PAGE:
Wake County Schools

Wake County school board looks to make schools more equal

Posted February 22

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— Increasing equality in all schools was the goal of a two-day Wake County school board retreat that wrapped up Monday evening.

Not all schools in the Wake County Public School system perform the same. Some have more low-income students and deal with lagging scores. Monday’s discussion focused on how to level the playing field.

In some cases, making things equal means increased costs or moving resources around.

Diversity in student assignment was once again discussed, but Wake County school board member Keith Sutton said that things would be different this time. Board members said the concept would be lightly applied around only new schools and with stability in mind.

“In the past, that is all we have ever talked about. That is the only tool we have ever used and I think there are many more tools at our disposal,” Sutton said.

One idea discussed was to create small, innovative schools in needy areas, although cost could be a prohibiting factor in that case. Cheaper ideas included moving resources from schools that board members feel can do without them to schools that could really use them.

“What can we do to provide extra resources to schools based on the needs of individual schools,” said school board member Tom Benton.

The topics discussed Monday were only ideas and school leaders have not yet fleshed them out into plans that could be put into place.

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  • Jon Brabender Feb 23, 2016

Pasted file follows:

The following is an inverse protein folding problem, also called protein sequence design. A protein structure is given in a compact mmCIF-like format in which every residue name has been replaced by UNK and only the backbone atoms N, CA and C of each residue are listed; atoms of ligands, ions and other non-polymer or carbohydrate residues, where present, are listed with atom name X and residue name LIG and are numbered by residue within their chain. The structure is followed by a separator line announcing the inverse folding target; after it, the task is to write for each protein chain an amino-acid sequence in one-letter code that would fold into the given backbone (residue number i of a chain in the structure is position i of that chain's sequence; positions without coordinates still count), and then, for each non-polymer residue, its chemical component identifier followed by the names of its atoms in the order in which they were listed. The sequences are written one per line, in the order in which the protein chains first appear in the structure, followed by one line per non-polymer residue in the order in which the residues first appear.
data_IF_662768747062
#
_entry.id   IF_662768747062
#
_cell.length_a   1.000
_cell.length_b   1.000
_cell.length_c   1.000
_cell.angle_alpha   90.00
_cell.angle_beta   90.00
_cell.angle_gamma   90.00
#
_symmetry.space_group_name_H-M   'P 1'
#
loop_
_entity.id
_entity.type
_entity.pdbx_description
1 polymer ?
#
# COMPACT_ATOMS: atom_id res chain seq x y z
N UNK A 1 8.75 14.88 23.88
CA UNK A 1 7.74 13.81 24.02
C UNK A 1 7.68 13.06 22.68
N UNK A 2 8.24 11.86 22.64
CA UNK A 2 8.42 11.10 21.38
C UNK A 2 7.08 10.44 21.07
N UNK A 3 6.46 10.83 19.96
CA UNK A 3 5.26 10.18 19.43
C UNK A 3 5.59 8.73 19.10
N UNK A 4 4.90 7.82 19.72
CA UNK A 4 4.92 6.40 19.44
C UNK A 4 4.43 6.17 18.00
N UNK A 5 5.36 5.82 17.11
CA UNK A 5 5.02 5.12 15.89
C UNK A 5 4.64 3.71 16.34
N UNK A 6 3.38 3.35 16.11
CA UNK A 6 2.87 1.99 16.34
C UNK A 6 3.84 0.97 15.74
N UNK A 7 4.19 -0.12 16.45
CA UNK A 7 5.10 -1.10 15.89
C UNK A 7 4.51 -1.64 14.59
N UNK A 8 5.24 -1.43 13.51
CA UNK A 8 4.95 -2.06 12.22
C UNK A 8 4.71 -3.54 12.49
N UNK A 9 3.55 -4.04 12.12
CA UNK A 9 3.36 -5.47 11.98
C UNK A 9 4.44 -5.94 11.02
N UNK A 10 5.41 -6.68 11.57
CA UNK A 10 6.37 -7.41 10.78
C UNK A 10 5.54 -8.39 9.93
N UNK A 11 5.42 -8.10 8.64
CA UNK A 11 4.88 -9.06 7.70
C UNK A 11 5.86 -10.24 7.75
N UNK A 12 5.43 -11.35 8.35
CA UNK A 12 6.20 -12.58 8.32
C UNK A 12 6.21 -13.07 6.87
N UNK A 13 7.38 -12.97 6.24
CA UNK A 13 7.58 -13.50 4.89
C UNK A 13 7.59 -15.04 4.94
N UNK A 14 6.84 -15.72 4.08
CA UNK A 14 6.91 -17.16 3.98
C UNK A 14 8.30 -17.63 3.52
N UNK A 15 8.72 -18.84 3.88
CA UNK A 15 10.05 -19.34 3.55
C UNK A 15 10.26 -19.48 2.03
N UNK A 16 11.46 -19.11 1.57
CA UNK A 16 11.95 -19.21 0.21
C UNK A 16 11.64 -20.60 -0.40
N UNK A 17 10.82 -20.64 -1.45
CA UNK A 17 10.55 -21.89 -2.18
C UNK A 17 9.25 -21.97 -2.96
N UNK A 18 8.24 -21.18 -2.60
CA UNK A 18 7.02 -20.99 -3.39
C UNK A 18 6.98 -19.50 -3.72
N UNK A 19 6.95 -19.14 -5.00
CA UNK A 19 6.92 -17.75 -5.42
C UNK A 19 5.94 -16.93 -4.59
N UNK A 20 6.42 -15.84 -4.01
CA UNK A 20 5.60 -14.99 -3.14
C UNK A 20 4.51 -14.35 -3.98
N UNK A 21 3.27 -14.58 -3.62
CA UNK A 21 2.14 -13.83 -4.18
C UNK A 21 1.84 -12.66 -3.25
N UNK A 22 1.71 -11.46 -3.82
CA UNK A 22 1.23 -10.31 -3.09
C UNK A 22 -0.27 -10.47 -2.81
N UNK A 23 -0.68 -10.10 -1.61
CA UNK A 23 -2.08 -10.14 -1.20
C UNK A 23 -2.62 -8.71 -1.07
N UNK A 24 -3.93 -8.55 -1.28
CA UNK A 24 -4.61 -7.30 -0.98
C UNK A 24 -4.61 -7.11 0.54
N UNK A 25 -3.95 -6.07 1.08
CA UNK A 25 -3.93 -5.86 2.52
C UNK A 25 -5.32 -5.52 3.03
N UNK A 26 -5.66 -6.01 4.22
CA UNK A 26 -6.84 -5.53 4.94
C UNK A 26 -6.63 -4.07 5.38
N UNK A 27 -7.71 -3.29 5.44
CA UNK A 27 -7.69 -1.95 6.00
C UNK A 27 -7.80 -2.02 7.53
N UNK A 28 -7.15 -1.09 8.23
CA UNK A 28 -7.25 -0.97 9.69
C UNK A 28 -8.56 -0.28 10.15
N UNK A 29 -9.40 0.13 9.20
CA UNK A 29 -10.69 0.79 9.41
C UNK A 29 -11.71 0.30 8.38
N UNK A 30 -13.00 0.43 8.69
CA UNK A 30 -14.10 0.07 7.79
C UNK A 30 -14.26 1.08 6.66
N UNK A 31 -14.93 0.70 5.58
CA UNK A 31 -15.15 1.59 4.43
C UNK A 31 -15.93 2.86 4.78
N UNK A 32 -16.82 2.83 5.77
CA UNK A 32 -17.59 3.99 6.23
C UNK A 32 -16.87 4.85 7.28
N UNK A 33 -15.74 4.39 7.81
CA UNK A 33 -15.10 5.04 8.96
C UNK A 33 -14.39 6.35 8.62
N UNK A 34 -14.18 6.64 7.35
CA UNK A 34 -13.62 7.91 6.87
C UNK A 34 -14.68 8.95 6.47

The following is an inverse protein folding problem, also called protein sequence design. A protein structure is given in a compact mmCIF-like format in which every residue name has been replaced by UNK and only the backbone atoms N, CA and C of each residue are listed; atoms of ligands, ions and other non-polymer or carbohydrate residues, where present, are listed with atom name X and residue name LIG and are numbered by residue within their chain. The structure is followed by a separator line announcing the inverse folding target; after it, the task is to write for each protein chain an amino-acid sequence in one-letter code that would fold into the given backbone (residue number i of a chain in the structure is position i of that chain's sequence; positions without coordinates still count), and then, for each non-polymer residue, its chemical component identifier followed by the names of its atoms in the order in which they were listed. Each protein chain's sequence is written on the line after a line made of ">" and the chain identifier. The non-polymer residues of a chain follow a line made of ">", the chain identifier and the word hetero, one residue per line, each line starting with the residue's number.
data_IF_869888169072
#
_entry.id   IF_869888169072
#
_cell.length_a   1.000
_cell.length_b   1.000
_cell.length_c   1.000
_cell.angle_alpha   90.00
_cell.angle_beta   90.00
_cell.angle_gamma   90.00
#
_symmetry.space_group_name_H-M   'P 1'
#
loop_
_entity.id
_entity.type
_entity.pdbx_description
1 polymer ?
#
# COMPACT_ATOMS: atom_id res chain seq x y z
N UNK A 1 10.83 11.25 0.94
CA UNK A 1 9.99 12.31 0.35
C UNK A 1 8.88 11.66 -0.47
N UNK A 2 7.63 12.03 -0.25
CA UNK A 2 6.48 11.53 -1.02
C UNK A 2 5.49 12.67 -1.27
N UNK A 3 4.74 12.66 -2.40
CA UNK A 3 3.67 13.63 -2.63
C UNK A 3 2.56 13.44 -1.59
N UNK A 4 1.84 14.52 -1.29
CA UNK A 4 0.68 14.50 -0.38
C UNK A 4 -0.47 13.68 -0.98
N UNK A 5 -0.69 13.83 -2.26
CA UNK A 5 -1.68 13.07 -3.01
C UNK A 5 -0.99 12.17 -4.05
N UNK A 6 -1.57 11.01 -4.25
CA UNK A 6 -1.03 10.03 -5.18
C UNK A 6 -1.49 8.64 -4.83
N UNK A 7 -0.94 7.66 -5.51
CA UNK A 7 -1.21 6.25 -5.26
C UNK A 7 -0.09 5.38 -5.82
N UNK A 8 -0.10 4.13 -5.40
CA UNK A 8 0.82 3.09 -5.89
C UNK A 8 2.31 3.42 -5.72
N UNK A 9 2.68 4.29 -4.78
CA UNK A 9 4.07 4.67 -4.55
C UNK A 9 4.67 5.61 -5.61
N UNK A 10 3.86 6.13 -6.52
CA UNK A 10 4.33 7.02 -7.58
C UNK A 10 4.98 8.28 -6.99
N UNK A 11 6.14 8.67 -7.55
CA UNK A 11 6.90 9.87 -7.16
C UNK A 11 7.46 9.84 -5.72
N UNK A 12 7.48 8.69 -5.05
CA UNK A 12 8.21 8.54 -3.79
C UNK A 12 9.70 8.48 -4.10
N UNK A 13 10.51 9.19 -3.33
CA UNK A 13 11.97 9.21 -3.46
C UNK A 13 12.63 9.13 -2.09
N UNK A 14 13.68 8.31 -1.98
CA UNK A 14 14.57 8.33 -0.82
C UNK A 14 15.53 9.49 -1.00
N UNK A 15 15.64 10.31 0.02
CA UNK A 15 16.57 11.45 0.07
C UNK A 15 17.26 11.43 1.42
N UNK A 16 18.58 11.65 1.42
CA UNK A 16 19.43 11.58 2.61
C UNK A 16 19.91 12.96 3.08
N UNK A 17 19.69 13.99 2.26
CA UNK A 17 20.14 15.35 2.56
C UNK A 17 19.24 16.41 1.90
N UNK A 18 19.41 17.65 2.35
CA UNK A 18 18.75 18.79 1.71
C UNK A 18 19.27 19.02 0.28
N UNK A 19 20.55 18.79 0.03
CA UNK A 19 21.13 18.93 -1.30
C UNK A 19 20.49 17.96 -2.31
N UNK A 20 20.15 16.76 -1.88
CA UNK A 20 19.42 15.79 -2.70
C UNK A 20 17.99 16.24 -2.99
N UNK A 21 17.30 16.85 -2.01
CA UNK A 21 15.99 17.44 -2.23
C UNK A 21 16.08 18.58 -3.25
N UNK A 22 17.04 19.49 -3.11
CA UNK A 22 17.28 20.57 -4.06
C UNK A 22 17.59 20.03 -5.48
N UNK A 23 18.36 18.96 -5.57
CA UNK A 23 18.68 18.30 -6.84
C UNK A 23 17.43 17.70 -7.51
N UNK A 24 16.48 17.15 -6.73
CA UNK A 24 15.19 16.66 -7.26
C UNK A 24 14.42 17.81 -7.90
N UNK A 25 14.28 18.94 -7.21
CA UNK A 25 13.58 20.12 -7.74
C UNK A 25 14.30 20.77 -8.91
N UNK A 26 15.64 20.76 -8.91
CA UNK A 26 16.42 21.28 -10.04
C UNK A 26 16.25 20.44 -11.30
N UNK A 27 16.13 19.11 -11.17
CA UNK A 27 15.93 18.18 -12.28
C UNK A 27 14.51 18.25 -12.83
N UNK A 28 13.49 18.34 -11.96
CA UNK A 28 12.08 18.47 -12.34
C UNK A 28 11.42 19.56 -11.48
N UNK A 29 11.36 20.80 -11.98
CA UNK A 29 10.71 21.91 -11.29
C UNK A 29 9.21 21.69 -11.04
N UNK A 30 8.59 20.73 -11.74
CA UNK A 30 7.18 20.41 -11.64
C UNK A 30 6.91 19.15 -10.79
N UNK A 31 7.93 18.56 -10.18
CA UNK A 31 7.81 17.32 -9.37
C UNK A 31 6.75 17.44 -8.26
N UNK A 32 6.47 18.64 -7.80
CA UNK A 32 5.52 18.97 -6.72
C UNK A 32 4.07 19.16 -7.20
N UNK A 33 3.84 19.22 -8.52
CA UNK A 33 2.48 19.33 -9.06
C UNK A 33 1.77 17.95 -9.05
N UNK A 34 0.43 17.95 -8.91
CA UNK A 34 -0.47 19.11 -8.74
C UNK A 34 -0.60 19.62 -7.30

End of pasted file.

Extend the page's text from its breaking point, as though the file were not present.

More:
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    "Diversity in student assignment was once again discussed,"
    Didn't work for the first 30 years they played this "shell game"...but hey...let's try it again...couldn't possibly be related to the parents of the students.

  • Will Sonnett Feb 23, 2016
    user avatar

    Must be an election year, so we act like we care about areas other than inside the beltline and high-income developements. This is the same rhetoric that we have heard from WCPSS for nearly forty years. Successful schools are not defined by size nor funds (although Wake County funding has always been grossly inequitable) nor by diversity. Successful schools all share three characteristics: high standards and expectations, no excuses for poor behavior or effort from students, and primary responsibility for achievement lies with students and parents.

  • James Barefoot Feb 23, 2016
    user avatar

    You can lead a horse,,, You cant fix St@#$d
    Roy is right ,, Just dumb them all down to a level the Dem. can accept as normal.

  • Roy Pine Feb 23, 2016
    user avatar

    Or in other words, strip the good schools of resources, so that all schools can aspire to mediocrity. Not a winning strategy.